ConnectABILITY

Prompting and Fading

Prompting and fading are two important teaching techniques that can (and should) be used in everyday activities such as tidying up after play, learning self-help skills like brushing teeth, and appropriate social skills. These techniques can be used at home as well as in the classroom.

What do the terms mean?

A Prompt is a cue or hint meant to help a child to perform a desired behaviour, skill, or part of a skill. Prompts can be as permanent as stop signs that signal our need to decelerate our car, to gradually fading prompts such as reducing the amount of hand over hand assistance used to teach a child to cut with a pair of scissors. Hand over hand assistance is essentially your hand over your childs hand shadowing the desired behaviour that they are to complete. PROMPTING just means “using prompts”.

Like crutches for a person with a broken ankle, prompts serve only to support your child while developing the new skill. Weaning your child off prompts quickly will ensure that the skill will develop and that he will not become dependent on the “crutch”. This is FADING. It is a process of gradually reducing the need, strength or level of the prompt. Using the example “tying shoe laces”, you might gently touch your child’s wrist to encourage him to pull the lace loops apart to create the knot (rather than using a higher degree of assistance such as hand-over-hand assistance).
The prompts (cues and assistance) given to help a child do all, or part of, a new skill range from the strongest and hardest to fade (get rid of) to the weakest and easiest to get rid of.

The following is a guide to the different levels and types of support or prompts that can be used to teach new skills.

1 (most or strongest ) → 5 (least or weakest)

  1. Full Physical – hand over hand
  2. Partial Physical – touching your child’s elbow, wrist, shoulder etc. to prompt movement
  3. Modeling – demonstrating the action or skill desired and tapping into your child’s imitation skills
  4. Gestural – pointing, nodding, or gazing at an item to provide a cue as to the action wanted
  5. Positional – either placing your child where learned cues in the environment prompt the behaviour. (e.g., placing him in front of the washroom door to prompt using the toilet) OR – positioning an item related to the skill in view of your child to prompt action (e.g., bringing shoes over to him may prompt him to go to his cubby to begin dressing to go home.)

When teaching a new skill you will use the MOST AMOUNT OF PROMPTING NEEDED to ensure learning the steps of the skill. If the skill is new to your child, you may need to provide full physical assistance initially to get the job done. If your child can do part of the task already or uses a similar skill, you may find a visual prompt, such as the picture of the next step, is enough to teach the step. Helping too much can sometimes be a problem. It is important to find the right balance.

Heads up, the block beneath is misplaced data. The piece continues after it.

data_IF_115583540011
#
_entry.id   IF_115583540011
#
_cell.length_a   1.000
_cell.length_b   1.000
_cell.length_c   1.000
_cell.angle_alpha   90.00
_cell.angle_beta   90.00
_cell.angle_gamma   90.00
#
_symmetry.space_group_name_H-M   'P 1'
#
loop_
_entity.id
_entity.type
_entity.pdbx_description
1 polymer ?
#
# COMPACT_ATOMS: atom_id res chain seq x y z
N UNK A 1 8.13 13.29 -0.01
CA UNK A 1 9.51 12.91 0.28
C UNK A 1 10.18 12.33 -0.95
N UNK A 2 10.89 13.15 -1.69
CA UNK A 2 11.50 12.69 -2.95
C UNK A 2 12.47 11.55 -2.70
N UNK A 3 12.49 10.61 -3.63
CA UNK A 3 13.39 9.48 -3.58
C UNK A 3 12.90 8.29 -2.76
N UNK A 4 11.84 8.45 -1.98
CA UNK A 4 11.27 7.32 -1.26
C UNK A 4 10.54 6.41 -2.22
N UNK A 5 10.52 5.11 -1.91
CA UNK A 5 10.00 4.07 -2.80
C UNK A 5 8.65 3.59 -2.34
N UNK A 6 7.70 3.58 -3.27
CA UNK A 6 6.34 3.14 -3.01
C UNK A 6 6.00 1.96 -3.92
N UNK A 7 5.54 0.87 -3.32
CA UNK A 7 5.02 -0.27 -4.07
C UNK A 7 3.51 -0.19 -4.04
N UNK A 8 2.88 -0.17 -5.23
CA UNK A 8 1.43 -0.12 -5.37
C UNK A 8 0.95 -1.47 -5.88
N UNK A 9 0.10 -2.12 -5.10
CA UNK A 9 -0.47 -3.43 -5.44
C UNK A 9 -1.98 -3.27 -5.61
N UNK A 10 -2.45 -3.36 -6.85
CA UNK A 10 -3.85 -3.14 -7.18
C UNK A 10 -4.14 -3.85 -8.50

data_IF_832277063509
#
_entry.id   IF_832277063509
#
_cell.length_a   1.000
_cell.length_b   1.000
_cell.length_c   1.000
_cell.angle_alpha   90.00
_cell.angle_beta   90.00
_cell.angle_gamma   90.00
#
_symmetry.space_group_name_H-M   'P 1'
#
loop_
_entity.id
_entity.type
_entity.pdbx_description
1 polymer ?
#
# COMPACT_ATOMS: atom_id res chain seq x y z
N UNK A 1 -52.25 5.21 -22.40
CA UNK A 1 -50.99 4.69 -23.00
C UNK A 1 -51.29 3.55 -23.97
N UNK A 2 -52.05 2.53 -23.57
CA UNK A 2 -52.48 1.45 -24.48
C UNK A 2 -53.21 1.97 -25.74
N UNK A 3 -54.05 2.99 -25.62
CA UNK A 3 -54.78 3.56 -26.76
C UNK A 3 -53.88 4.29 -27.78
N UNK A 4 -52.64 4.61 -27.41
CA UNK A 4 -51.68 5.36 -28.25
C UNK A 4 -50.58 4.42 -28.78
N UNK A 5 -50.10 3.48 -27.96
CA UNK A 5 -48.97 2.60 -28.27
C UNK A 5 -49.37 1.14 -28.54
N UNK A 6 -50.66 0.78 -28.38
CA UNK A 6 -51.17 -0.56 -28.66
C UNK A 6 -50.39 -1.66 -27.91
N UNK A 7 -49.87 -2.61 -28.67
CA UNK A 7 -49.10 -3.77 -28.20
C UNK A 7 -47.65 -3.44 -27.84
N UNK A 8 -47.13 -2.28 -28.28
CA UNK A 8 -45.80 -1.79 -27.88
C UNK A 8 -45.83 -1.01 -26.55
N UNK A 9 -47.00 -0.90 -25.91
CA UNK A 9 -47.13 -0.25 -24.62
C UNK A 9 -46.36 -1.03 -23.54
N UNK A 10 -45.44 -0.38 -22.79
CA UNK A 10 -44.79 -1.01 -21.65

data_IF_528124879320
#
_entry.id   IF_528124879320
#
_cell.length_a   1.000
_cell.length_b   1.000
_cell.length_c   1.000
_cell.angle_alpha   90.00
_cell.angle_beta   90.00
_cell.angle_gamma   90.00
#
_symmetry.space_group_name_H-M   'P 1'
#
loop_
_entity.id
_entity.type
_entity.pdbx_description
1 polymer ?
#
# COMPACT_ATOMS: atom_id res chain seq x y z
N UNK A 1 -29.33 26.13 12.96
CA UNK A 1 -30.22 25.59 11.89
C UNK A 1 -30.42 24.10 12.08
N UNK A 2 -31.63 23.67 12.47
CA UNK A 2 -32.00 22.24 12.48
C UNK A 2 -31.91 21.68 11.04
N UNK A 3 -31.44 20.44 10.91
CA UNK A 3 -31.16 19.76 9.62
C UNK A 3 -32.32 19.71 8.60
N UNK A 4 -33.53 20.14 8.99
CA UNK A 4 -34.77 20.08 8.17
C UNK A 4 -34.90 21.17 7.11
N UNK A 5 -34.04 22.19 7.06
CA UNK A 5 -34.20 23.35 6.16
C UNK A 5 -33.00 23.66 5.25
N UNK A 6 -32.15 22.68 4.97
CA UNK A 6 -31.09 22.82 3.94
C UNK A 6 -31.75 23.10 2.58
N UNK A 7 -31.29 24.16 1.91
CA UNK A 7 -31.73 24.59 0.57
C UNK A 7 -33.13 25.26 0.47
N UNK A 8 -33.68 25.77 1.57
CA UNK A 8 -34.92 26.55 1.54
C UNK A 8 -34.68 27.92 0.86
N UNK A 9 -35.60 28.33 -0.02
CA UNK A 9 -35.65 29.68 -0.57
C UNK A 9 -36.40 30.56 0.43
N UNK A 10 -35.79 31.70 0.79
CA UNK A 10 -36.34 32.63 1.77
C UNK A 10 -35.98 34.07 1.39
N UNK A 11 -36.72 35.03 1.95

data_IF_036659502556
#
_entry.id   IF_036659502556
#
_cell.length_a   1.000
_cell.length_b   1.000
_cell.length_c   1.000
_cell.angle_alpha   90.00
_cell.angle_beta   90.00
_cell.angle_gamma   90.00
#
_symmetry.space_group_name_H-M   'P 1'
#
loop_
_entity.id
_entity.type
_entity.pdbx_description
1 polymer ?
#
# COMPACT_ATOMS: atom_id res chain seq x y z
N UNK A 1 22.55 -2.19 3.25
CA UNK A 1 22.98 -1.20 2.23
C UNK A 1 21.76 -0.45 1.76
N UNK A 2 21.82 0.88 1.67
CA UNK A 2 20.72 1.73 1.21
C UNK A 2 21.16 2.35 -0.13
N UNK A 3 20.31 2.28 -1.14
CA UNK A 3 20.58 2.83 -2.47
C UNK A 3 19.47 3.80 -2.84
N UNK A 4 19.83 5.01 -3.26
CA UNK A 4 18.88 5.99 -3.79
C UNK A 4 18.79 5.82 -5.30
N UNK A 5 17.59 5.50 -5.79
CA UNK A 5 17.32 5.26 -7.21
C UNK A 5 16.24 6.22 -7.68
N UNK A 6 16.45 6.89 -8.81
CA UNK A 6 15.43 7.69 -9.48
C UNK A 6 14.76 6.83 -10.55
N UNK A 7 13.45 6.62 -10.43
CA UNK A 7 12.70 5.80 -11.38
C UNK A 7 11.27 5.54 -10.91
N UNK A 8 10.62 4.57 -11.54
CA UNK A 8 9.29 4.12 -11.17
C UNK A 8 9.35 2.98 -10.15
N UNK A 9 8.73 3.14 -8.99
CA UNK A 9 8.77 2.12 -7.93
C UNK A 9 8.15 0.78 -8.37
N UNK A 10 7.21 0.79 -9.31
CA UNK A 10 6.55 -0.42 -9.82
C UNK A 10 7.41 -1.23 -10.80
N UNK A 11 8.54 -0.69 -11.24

How do you get started using prompting and fading?

There are five simple steps to remember:

  1. Define target behaviour (action, skill, or partial steps). Through TASK ANALYSIS, the steps to performing a skill to be taught are determined.
  2. Identify suitable prompts. Go through the steps of the task analysis with the child and determine the most amount of prompting (cues, assistance) needed to get through each step. It may be that different steps of the skill need different levels of prompting. Prompts will change as your child begins to learn the steps.
  3. Prompt, reinforce, and fade. The reason for prompting behaviour is so that you can reinforce it using praise or any other reward that will motivate learning. Give your child time to respond. Unless you are using direct hand-over-hand assistance, after presenting a lesser prompt (e.g., Modeling), it is best to wait a few seconds before prompting again. The reason for waiting is to see whether he will attempt a correct response. That will let you know what prompt level to use. As your child begins to demonstrate the action you want, begin to fade the prompt by being less “hands on” with your assistance and provide more subtle cues such as gestures etc.
  4. Monitor results. This is essential to know if you are progressing satisfactorily. Keep a log of which prompts are being used at each step of the task analysis so that you don’t accidentally provide too little or too much prompting the next time you instruct your child on that skill.
  5. Return to a stronger prompt when necessary. Sometimes you might think that a step has been learned and then discover the next day that your child is struggling. At these times, it is OK to give a previous, stronger level of prompting until your child is showing that he can do that step proficiently again. Remember to quickly move to a lesser prompt as soon as possible.

It sometimes takes a little practice to feel comfortable using these techniques, but making prompting and fading part of your daily teaching toolkit is a useful way to help all children learn new skills.